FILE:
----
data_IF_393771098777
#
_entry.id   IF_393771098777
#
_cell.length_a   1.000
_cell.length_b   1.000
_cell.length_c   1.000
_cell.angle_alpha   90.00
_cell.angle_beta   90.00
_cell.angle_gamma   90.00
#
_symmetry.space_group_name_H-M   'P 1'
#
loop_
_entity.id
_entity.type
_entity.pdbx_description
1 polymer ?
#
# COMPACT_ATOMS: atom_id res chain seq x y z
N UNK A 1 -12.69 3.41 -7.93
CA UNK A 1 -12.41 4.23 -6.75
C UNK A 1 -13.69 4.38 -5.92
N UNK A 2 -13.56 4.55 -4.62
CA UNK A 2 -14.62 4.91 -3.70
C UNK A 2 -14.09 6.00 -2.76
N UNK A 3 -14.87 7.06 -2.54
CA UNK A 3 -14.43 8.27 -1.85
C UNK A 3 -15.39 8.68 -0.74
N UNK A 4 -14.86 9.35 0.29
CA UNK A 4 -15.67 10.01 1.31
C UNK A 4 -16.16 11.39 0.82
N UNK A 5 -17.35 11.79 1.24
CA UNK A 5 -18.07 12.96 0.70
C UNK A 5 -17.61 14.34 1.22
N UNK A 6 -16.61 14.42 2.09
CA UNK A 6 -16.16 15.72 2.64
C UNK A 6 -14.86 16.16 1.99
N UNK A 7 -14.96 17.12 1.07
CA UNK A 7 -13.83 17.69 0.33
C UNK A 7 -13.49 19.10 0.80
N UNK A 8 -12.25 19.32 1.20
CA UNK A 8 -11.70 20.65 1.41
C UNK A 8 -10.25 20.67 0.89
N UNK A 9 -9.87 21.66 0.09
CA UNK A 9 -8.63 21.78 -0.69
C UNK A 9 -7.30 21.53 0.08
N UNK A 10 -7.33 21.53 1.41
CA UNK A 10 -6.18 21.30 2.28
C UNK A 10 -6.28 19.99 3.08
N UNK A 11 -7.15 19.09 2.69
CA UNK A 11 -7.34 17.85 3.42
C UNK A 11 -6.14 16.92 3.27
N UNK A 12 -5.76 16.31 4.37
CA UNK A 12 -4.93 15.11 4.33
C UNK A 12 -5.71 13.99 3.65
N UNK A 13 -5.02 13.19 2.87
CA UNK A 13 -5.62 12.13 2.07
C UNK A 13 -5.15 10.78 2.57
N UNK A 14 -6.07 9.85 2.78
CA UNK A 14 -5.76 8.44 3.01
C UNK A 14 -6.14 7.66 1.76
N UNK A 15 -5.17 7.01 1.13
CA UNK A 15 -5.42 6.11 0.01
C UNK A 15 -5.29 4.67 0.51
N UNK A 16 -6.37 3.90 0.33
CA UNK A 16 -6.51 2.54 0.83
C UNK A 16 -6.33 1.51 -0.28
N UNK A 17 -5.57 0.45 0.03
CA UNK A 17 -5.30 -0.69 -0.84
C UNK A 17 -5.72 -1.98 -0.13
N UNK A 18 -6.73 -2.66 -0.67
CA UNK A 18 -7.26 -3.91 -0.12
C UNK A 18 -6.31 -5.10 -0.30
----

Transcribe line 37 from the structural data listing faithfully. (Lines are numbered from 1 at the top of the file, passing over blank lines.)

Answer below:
CA UNK A 6 -16.16 15.72 2.64